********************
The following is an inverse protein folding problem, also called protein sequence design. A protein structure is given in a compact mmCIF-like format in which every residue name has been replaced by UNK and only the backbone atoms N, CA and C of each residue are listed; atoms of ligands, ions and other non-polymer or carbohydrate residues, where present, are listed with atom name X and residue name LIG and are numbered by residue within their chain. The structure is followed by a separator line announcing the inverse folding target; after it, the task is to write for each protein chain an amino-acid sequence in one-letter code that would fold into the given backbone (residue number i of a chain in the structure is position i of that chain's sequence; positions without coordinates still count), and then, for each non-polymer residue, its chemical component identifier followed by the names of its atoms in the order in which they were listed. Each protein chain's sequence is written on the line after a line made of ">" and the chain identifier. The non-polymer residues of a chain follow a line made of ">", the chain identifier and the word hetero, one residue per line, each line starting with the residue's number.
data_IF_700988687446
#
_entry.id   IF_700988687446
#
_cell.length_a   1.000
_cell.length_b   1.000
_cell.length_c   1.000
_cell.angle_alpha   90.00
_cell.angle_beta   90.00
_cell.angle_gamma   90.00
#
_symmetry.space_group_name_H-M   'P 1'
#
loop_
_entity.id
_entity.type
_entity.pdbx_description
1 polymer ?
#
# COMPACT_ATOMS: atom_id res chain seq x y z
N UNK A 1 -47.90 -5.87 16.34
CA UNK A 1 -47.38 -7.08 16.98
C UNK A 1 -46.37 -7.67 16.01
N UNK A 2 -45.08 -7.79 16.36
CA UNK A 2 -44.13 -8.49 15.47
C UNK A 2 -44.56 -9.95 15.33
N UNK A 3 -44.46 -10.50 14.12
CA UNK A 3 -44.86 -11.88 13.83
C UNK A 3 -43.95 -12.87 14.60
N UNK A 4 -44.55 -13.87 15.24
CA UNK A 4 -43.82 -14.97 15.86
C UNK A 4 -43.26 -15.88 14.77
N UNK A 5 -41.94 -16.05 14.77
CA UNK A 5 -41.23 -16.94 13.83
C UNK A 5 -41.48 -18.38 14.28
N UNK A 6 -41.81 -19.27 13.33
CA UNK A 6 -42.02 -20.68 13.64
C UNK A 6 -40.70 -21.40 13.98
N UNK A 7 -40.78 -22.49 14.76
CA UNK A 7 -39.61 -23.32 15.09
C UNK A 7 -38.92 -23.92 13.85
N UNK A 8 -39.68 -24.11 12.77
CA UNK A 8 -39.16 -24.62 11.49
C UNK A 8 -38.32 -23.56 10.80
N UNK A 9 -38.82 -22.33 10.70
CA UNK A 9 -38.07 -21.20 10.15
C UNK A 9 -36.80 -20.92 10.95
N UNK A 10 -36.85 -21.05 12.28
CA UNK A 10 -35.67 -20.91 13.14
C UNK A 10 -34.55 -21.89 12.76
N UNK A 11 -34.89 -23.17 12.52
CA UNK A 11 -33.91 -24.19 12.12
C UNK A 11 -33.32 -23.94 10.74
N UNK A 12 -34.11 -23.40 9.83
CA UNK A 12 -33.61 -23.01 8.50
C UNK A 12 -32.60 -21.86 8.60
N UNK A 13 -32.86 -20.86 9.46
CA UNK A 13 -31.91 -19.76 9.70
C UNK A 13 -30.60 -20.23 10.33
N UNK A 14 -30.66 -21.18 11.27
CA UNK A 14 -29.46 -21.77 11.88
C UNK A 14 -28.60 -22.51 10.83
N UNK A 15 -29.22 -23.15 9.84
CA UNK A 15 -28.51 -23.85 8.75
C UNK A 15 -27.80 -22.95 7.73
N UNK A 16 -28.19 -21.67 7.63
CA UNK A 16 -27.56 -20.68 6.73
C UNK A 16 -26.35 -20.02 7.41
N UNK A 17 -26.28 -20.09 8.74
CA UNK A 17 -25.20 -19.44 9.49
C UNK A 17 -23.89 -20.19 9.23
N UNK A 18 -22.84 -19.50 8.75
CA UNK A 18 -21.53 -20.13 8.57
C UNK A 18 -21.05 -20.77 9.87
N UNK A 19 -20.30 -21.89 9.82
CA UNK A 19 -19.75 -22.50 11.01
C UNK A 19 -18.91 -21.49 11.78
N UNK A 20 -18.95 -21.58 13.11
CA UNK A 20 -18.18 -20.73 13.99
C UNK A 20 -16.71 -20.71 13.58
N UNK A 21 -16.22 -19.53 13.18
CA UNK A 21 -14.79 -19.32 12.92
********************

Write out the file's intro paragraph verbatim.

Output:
The following is an inverse protein folding problem, also called protein sequence design. A protein structure is given in a compact mmCIF-like format in which every residue name has been replaced by UNK and only the backbone atoms N, CA and C of each residue are listed; atoms of ligands, ions and other non-polymer or carbohydrate residues, where present, are listed with atom name X and residue name LIG and are numbered by residue within their chain. The structure is followed by a separator line announcing the inverse folding target; after it, the task is to write for each protein chain an amino-acid sequence in one-letter code that would fold into the given backbone (residue number i of a chain in the structure is position i of that chain's sequence; positions without coordinates still count), and then, for each non-polymer residue, its chemical component identifier followed by the names of its atoms in the order in which they were listed. Each protein chain's sequence is written on the line after a line made of ">" and the chain identifier. The non-polymer residues of a chain follow a line made of ">", the chain identifier and the word hetero, one residue per line, each line starting with the residue's number.